Date of Award

January 2017

Document Type


Degree Name

Doctor of Philosophy (PhD)


Biomedical Sciences

First Advisor

Thad A. Rosenberger


Acetate supplementation increases brain acetyl-CoA levels that influence inflammation, energy production, histone and non-histone protein acetylation, and purinergic signaling. Interestingly, acetate significantly increases fatty acid content in lipopolysaccharide (LPS)-stimulated BV2 (immortalized murine cell line) microglia compared to control-treated LPS-stimulated cells. This suggests that increasing brain acetyl-CoA metabolism may also influence lipid synthesis. We wanted to determine if treatment with glyceryl triacetate alters central nervous system (CNS) lipid content in mice subjected to experimental autoimmune encephalomyelitis (EAE), an autoimmune multiple sclerosis model. In addition, we performed experiments to determine whether treatment had an effect on disease progression, protein levels of enzymes involved in lipid metabolism, cytoskeletal structure, and myelin structure. We found acetate supplementation attenuated the onset of clinical symptoms in EAE mice based on a clinical score and hang time test. These experiments also showed treatment altered spinal cord phospholipid, fatty acid, cholesterol, and ganglioside content in mice subjected to EAE. In addition, treatment significantly increased total brain phosphatidylserine and choline glycerophospholipid as well as GD3 ganglioside levels in EAE mice compared to control-treated EAE mice. We also determined how treatment altered brain lipid levels within the myelin fraction, the membrane fraction lost in EAE. Acetate supplementation significantly increased brain myelin phosphatidylinositol and GM1 ganglioside levels in EAE mice compared to control-treated EAE mice. These data showed that increasing

acetyl-CoA metabolism altered CNS lipid content in mice subject to EAE to suggest that treatment may alter CNS lipid metabolism in this model. To test this hypothesis, we used Western blot analysis to measure protein levels of enzymes involved in lipid synthesis and lipid breakdown. EAE resulted in a significant increase of cytosolic phospholipase A2 protein levels, but treatment returned those levels back to control to suggest treatment may modulate cytosolic phospholipase A2-mediated lipid breakdown. In addition, we found treatment significantly decreased phosphorylated acetyl-CoA carboxylase protein levels in EAE mice, an enzyme involved in fatty acid synthesis. The phosphorylated acetyl-CoA carboxylase is the inactive form of the enzyme, which suggests acetate may shift this enzyme from the inactive to active form to promote fatty acid synthesis.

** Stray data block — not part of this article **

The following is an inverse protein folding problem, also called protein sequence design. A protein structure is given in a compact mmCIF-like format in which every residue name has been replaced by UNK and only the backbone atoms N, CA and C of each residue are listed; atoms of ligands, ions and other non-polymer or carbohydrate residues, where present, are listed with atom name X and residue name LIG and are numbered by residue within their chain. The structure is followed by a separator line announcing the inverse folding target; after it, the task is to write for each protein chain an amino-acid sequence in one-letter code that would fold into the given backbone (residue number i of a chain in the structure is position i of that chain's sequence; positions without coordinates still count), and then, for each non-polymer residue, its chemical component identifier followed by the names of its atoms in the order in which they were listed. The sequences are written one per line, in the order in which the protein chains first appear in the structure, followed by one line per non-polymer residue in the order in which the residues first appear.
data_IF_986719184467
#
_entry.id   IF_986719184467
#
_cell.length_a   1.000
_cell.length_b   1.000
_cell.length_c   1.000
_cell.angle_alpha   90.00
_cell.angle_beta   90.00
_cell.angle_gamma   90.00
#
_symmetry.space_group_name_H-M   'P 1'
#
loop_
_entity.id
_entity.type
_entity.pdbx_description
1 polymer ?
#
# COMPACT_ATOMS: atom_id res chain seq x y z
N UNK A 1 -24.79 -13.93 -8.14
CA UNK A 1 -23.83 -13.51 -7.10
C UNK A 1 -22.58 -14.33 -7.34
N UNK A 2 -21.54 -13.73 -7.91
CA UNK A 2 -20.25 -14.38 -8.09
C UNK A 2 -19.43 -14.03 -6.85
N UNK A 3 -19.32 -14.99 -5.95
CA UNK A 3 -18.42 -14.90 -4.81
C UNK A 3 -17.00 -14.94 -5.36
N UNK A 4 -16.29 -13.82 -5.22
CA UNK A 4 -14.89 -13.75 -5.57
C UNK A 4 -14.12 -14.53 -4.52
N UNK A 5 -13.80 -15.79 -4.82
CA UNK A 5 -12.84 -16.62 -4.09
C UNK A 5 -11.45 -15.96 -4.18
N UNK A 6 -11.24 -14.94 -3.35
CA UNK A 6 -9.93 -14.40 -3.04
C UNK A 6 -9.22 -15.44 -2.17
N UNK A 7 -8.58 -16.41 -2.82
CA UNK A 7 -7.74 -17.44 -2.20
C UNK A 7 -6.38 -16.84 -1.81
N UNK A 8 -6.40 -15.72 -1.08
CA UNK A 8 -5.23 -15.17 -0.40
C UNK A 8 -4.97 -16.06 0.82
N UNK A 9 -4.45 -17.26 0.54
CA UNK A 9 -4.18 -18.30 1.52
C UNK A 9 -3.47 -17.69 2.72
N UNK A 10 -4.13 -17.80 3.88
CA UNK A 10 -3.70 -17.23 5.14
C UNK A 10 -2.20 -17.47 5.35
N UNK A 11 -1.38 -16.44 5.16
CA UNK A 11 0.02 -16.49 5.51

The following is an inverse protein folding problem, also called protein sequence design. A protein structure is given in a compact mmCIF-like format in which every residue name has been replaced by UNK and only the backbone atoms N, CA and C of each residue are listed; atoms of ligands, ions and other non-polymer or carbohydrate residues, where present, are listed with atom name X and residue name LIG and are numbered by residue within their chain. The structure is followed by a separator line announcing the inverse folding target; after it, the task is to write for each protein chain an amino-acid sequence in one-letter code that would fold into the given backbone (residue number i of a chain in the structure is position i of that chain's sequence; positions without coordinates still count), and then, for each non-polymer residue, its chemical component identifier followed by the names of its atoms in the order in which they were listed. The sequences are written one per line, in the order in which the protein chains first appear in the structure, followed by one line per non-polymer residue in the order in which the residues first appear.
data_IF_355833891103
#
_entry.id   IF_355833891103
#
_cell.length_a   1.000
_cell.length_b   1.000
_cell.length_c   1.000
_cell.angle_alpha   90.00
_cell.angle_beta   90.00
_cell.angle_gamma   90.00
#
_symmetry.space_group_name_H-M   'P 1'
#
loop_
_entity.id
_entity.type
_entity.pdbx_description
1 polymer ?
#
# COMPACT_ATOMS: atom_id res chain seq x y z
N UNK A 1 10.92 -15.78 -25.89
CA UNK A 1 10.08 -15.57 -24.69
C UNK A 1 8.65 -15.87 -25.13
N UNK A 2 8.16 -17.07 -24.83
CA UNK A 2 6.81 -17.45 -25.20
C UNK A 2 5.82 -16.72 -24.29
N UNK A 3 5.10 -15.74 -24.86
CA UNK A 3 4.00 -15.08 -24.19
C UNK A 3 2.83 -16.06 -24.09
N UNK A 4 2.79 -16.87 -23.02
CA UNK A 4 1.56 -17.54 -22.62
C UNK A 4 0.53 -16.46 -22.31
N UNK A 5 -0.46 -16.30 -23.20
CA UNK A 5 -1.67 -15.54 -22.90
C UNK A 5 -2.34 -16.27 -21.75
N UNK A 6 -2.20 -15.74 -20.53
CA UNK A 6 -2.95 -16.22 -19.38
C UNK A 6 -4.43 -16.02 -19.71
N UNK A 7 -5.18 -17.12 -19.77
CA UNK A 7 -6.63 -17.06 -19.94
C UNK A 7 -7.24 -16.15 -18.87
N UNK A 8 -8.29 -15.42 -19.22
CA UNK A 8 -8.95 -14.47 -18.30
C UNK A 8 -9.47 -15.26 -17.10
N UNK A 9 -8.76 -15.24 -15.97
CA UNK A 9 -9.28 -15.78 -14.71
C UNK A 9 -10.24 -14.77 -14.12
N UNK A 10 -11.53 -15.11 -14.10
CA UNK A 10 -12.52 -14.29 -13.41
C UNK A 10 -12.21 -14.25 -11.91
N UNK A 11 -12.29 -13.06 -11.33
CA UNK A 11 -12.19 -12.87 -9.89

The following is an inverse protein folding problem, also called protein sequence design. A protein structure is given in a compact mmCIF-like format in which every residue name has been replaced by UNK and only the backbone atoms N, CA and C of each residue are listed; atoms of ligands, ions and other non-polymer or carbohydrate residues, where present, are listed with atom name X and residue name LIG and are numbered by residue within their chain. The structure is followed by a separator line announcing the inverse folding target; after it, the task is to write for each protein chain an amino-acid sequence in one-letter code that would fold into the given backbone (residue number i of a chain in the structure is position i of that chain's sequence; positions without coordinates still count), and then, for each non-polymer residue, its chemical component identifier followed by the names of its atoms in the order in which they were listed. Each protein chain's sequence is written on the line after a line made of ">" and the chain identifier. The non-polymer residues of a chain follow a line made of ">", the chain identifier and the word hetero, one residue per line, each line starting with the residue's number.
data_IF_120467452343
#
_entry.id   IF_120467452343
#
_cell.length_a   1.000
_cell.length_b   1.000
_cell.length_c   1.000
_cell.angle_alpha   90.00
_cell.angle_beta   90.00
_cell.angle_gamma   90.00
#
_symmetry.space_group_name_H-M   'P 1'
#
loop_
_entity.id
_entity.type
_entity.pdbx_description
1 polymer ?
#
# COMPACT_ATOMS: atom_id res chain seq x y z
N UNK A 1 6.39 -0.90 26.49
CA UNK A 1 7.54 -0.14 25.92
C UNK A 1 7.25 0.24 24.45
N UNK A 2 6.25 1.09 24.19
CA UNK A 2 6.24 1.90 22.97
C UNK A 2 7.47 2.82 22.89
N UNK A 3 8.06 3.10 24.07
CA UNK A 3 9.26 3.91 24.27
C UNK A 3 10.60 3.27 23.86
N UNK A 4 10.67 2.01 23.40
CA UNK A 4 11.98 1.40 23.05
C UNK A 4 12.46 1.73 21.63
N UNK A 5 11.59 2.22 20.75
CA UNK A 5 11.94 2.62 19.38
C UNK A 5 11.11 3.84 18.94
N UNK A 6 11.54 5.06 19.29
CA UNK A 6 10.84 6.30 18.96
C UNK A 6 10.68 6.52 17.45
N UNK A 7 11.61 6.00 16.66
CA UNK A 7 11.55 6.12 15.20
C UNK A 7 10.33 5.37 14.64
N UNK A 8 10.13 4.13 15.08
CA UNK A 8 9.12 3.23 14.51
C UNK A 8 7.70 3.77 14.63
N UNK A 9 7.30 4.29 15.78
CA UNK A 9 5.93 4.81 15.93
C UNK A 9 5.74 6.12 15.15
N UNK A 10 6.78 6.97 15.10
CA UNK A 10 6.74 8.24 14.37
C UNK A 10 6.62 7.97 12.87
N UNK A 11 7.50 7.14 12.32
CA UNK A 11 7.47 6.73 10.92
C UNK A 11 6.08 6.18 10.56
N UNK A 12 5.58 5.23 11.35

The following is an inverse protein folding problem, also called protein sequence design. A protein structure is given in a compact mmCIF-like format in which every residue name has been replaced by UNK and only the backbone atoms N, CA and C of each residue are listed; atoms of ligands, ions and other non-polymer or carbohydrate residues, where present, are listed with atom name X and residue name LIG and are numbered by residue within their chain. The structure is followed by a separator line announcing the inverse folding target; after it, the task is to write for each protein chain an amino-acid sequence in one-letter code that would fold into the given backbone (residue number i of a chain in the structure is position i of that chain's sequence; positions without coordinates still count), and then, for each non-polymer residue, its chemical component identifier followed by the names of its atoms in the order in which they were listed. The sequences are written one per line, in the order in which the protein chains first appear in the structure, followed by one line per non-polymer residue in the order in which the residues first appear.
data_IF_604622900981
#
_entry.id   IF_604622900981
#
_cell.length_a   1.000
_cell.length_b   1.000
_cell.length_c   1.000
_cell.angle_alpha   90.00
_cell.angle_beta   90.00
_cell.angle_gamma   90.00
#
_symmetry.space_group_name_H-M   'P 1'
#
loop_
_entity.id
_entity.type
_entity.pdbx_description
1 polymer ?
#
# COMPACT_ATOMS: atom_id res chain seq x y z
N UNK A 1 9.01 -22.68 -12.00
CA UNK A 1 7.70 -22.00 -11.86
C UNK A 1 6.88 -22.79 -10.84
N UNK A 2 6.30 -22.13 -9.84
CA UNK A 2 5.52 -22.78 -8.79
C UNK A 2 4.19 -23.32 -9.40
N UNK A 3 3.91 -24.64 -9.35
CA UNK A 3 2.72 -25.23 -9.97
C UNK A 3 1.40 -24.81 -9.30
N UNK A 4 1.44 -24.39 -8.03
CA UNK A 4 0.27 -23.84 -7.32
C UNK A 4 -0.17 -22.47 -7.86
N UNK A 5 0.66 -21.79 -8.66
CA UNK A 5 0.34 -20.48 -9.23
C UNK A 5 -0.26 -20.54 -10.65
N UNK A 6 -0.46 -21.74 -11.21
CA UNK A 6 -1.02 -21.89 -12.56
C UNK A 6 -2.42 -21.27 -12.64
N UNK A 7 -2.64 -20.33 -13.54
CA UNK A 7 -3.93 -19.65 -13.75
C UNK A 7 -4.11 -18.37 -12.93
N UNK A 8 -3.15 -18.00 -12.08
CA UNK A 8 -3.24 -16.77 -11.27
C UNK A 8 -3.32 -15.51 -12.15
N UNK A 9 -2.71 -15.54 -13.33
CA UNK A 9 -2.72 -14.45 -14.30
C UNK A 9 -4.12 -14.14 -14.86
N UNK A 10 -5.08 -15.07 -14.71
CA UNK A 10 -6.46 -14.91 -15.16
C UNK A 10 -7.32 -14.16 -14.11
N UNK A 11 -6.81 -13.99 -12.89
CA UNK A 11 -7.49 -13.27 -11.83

These data test the hypothesis that treatment may alter CNS lipid metabolism in mice subjected to EAE. This is significant regarding the treatment of demyelinating diseases because developing a therapy to promote lipid synthesis and/or reduce lipid breakdown may prevent, possibly replace, the lipid loss found in EAE. As well, we determined how acetate supplementation altered EAE-induced increases in cytoskeletal structure and myelin inhibiting protein levels. We found EAE injury resulted in a significant increase in cytoskeletal associated proteins, β-actin and merlin, but treatment was unable to return these levels to control. This suggests treatment may not alter all EAE disease pathologies. In addition, there was a significant increase in oligodendrocyte myelin glycoprotein, a myelin inhibiting protein, and acetate supplementation returned this protein back to control levels. This suggests treatment may alter myelin structure, and this was also shown in the FluoroMyelinTM staining. Treatment slightly increased FluoroMyelinTM intensity in EAE compared to control-treated EAE mice but not to same extent as control levels. These studies demonstrate that acetate supplementation reduced disease progression, altered CNS and myelin lipid content, and influenced CNS and myelin protein content in mice subjected to EAE.